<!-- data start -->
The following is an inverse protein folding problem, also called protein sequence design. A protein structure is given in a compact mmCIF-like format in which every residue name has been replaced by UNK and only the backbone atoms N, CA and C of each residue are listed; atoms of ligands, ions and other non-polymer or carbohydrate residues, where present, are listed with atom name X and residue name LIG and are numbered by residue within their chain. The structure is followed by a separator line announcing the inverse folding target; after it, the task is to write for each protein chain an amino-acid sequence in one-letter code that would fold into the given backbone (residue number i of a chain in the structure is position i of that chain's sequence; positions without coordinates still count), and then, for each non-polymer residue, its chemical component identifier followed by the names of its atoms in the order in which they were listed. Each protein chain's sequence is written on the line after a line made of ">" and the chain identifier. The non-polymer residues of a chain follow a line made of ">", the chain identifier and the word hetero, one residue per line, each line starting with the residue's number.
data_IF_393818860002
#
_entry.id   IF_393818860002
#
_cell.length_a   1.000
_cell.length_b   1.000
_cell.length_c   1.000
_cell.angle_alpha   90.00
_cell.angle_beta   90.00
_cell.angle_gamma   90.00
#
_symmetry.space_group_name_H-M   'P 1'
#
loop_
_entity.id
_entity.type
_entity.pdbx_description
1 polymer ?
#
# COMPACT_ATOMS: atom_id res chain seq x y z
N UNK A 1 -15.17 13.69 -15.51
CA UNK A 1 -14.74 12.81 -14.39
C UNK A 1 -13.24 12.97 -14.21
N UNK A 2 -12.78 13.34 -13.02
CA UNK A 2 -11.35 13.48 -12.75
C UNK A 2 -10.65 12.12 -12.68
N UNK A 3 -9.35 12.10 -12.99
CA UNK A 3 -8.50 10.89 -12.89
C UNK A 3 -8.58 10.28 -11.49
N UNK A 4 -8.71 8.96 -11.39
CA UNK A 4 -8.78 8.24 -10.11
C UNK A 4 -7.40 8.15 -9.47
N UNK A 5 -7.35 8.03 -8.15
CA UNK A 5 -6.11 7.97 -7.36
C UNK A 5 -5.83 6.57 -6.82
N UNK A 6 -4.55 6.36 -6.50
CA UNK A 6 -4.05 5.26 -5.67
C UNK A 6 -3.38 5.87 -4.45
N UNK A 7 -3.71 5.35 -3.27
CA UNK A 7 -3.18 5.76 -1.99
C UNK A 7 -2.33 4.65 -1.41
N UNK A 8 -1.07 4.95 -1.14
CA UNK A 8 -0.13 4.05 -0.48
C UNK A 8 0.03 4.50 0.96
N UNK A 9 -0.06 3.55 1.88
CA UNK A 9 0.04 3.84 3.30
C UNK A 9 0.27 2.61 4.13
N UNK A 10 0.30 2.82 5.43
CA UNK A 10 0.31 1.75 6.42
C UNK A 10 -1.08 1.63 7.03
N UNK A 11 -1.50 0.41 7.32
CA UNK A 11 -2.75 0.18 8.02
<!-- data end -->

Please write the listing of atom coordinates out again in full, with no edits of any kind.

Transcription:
The following is an inverse protein folding problem, also called protein sequence design. A protein structure is given in a compact mmCIF-like format in which every residue name has been replaced by UNK and only the backbone atoms N, CA and C of each residue are listed; atoms of ligands, ions and other non-polymer or carbohydrate residues, where present, are listed with atom name X and residue name LIG and are numbered by residue within their chain. The structure is followed by a separator line announcing the inverse folding target; after it, the task is to write for each protein chain an amino-acid sequence in one-letter code that would fold into the given backbone (residue number i of a chain in the structure is position i of that chain's sequence; positions without coordinates still count), and then, for each non-polymer residue, its chemical component identifier followed by the names of its atoms in the order in which they were listed. Each protein chain's sequence is written on the line after a line made of ">" and the chain identifier. The non-polymer residues of a chain follow a line made of ">", the chain identifier and the word hetero, one residue per line, each line starting with the residue's number.
data_IF_393818860002
#
_entry.id   IF_393818860002
#
_cell.length_a   1.000
_cell.length_b   1.000
_cell.length_c   1.000
_cell.angle_alpha   90.00
_cell.angle_beta   90.00
_cell.angle_gamma   90.00
#
_symmetry.space_group_name_H-M   'P 1'
#
loop_
_entity.id
_entity.type
_entity.pdbx_description
1 polymer ?
#
# COMPACT_ATOMS: atom_id res chain seq x y z
N UNK A 1 -15.17 13.69 -15.51
CA UNK A 1 -14.74 12.81 -14.39
C UNK A 1 -13.24 12.97 -14.21
N UNK A 2 -12.78 13.34 -13.02
CA UNK A 2 -11.35 13.48 -12.75
C UNK A 2 -10.65 12.12 -12.68
N UNK A 3 -9.35 12.10 -12.99
CA UNK A 3 -8.50 10.89 -12.89
C UNK A 3 -8.58 10.28 -11.49
N UNK A 4 -8.71 8.96 -11.39
CA UNK A 4 -8.78 8.24 -10.11
C UNK A 4 -7.40 8.15 -9.47
N UNK A 5 -7.35 8.03 -8.15
CA UNK A 5 -6.11 7.97 -7.36
C UNK A 5 -5.83 6.57 -6.82
N UNK A 6 -4.55 6.36 -6.50
CA UNK A 6 -4.05 5.26 -5.67
C UNK A 6 -3.38 5.87 -4.45
N UNK A 7 -3.71 5.35 -3.27
CA UNK A 7 -3.18 5.76 -1.99
C UNK A 7 -2.33 4.65 -1.41
N UNK A 8 -1.07 4.95 -1.14
CA UNK A 8 -0.13 4.05 -0.48
C UNK A 8 0.03 4.50 0.96
N UNK A 9 -0.06 3.55 1.88
CA UNK A 9 0.04 3.84 3.30
C UNK A 9 0.27 2.61 4.13
N UNK A 10 0.30 2.82 5.43
CA UNK A 10 0.31 1.75 6.42
C UNK A 10 -1.08 1.63 7.03
N UNK A 11 -1.50 0.41 7.32
CA UNK A 11 -2.75 0.18 8.02